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09/30/2018 - Week #4 

September 30 – the last day of the month, and therefore a great time to reflect on how we have done with this month's focus on respect and The Golden Rule – treating others as we would like to be treated.

I have a friend who went to the dentist this week. He inadvertently set his phone calendar incorrectly, and showed up at 8:45 a.m. instead of for his scheduled 8:15 appointment. Being my friend – beyond thoughtful and always deeply considerate of people's time - he apologized profusely. The receptionists at the dentist's office were eager to help – in fact, one said, “Hey – it's going to be just fine. My daughter was scheduled to come in for the same procedure at 9:00 – you can have her appointment.” My friend, obviously, was delighted. And then it happened. When the receptionists phoned back to the people behind the scenes to explain the change, someone – I truly hope not the dentist – said, “No. He was late. We cannot change the appointment.” My friend offered to pay for the missed appointment, thinking that might be the issue. Nope. The anonymous naysayer appeared to be pretty focused on maintaining the principle of the thing. My friend left, painful tooth still painful, and thought generous thoughts – perhaps that person had had a bad day, perhaps someone had hurt him/her by being late? Who knows? I wondered, listening, how bad a day would it have to have been (by 9:00 a.m.) to prevent a person in a service industry from providing a much needed service when given the opportunity? Clearly, this anonymous person was not practicing The Golden Rule. My friend took comfort in the receptionists' reactions – disappointment in not being able to help, outrage at their perceived unfairness of it all, and their heartfelt desire to help someone in pain. His tooth still hurt, but he was warmed by their attempts. His is a generous heart.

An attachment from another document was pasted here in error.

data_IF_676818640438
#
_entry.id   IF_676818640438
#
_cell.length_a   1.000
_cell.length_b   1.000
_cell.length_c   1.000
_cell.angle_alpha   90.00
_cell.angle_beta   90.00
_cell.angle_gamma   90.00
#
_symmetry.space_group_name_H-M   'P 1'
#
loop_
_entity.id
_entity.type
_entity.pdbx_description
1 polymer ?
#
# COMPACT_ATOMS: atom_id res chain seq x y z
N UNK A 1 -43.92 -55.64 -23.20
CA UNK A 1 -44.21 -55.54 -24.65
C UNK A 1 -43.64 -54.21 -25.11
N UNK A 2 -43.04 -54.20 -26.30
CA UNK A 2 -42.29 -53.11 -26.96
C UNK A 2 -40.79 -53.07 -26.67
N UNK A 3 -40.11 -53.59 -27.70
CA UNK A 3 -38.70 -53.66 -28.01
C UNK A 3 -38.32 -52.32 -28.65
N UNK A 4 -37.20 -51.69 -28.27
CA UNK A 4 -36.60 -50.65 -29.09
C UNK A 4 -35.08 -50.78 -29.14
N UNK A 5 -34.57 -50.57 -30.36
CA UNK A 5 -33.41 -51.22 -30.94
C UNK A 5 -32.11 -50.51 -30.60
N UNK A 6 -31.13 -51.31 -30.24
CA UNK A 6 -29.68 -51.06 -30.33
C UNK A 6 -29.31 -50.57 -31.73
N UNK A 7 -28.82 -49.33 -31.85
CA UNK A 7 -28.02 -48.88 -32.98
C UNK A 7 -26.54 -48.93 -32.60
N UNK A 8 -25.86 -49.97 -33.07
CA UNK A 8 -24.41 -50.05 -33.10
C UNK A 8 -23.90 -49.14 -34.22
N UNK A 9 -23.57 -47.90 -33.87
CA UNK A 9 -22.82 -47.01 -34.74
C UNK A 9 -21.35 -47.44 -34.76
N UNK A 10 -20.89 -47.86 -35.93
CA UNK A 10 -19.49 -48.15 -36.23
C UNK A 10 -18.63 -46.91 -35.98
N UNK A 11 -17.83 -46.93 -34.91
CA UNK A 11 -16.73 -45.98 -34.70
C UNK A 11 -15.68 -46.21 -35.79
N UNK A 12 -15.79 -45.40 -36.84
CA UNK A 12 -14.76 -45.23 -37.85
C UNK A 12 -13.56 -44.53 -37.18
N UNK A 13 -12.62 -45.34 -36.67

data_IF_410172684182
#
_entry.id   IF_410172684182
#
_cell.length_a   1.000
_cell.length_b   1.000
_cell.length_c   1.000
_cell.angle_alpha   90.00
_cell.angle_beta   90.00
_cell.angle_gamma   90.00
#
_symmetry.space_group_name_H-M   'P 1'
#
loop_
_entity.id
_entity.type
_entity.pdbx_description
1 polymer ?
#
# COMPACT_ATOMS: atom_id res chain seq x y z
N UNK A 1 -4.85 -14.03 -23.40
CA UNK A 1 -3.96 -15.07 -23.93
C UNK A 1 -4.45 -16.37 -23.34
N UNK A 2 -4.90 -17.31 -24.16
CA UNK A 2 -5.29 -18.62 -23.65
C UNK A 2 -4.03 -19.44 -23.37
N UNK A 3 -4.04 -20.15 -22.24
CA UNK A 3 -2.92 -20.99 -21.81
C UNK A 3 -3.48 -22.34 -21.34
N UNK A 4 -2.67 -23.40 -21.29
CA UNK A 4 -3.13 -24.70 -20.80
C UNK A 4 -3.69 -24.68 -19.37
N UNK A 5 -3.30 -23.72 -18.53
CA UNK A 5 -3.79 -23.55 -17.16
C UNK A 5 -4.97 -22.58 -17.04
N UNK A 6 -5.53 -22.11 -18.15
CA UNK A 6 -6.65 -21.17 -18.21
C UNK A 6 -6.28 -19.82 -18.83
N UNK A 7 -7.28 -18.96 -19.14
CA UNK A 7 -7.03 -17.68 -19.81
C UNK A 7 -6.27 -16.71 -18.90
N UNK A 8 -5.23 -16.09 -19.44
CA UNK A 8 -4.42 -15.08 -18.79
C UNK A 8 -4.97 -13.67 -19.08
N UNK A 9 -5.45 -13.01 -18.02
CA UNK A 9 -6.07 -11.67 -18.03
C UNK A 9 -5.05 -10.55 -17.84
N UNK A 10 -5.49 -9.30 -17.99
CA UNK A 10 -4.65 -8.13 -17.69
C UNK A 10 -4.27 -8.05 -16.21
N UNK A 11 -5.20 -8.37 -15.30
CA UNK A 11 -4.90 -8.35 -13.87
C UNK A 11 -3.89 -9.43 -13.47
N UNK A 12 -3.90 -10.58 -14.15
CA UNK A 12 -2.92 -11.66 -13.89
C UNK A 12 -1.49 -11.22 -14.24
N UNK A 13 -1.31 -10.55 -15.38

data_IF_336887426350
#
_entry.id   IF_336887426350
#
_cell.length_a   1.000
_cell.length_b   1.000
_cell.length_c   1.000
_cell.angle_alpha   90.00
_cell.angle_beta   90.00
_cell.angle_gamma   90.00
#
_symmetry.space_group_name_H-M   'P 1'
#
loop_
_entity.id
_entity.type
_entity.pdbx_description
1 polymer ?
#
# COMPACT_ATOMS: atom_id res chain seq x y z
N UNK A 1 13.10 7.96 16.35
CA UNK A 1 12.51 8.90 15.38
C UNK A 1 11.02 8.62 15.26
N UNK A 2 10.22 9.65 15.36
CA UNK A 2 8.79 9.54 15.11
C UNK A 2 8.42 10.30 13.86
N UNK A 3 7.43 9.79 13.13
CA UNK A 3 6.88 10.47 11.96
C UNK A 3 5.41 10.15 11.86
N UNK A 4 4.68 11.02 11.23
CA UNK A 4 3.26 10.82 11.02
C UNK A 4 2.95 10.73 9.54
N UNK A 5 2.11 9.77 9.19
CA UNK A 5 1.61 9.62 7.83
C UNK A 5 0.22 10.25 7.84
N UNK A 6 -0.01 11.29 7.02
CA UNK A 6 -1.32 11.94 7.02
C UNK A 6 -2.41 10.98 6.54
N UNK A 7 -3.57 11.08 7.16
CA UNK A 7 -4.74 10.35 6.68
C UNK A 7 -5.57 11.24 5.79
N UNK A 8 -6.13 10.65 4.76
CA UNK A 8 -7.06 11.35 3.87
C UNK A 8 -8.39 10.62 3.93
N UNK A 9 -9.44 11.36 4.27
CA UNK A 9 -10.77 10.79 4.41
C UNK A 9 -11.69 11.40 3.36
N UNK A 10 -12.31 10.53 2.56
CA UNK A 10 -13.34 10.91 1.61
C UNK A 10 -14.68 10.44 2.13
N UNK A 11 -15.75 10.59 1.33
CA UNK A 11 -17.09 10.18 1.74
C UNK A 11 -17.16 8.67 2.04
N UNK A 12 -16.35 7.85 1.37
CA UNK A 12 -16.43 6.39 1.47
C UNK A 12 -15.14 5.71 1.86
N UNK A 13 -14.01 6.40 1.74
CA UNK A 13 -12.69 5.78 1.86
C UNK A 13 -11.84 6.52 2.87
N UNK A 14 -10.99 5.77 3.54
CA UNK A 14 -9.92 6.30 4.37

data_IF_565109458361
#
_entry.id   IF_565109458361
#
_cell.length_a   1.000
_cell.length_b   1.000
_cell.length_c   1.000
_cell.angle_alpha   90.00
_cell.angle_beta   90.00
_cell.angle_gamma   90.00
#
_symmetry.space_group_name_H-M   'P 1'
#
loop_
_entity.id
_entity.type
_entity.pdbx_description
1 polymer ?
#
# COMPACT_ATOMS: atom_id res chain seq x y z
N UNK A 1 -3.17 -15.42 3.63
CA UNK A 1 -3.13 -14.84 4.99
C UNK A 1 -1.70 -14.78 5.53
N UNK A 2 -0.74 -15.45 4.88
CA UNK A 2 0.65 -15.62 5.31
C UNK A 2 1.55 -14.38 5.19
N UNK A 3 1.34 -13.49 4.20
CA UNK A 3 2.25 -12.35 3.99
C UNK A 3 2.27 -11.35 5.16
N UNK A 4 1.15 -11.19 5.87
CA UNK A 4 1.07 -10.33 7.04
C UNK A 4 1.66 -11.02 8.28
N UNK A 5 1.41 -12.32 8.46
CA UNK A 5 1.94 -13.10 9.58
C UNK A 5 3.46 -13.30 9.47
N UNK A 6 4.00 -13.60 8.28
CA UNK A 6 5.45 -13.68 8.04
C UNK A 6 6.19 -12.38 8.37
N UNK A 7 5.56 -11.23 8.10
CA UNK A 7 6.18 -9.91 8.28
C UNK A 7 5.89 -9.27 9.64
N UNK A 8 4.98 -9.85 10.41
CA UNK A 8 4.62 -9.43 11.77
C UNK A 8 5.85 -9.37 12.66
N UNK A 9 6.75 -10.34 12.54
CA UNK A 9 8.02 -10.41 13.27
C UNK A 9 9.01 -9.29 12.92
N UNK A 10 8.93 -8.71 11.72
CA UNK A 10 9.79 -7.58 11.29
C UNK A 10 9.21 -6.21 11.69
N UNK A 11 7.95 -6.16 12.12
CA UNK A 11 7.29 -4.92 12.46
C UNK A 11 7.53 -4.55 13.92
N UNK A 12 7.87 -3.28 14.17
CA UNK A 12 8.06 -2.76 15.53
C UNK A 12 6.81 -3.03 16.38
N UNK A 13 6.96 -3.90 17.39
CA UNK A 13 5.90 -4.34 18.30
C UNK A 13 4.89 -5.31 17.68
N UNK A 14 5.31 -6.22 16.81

I get it. I truly get it. A few years ago, new to the role of Vice-Principal, I noticed that one family was constantly late to school. Of course, this does cause problems. There is extra work in the office, signing in late students, the class is disrupted when late students arrive, the teachers have to backtrack, repeating lessons so that the late students know what is going on. This is all time and energy that could be better spent on moving student learning forward.

So...I met the children and their mother at the door. I asked why they were late again. I told them how disruptive it was. Great, huh? Yeah, not so much. I spoke to the mother later – thank goodness she had the courage to come and see me and speak directly to the issue. The kids weren't late through any fault of their own – the family was going through a difficult time. Had I responded positively to the truly monumental achievement that had occurred when those children showed up at school? No. I had basically yelled at them. (I didn't actually yell, but imagine how it must have looked from the perspective of those children.) That encounter, and the instructive conversation with that loving Mom that followed, taught me – no, reminded me - that children need to be welcomed, and celebrated and feel valued when they arrive at school, no matter when that is. This is why my favourite time of the day is at the beginning, when I stand at the Kiss and Drop and welcome children and their families in to a new school day. I know Mr. Rait feels the same, because he is there for the same reason when he comes. That is not his scheduled duty. He is practicing The Golden Rule.

Looking back over the past month, I recall many, many examples of where individuals practiced The Golden Rule. Yes, there were some...shall we say... learning opportunities, as well. It is hard to say, but there were times when we, as a community, found it difficult to put aside our impatience, overtiredness, frustration or simply self-absorption to focus on making our words kinder, gentler and more loving, or to make that extra effort to help someone. We have to do better. Respect and The Golden Rule are not just a one-month focus. We need to keep at it, not just all year, but for our entire lives. All that said, St. Mary's is doing pretty well. I have noticed that the children are not fighting as much on the yard. I'm out there every recess, so I notice these things. I walk through the halls and into classrooms, and the only real yelling I've heard was from a supply teacher. (I dealt with that. Our children deserve better.) We can always do better, but we really are treating each other more gently.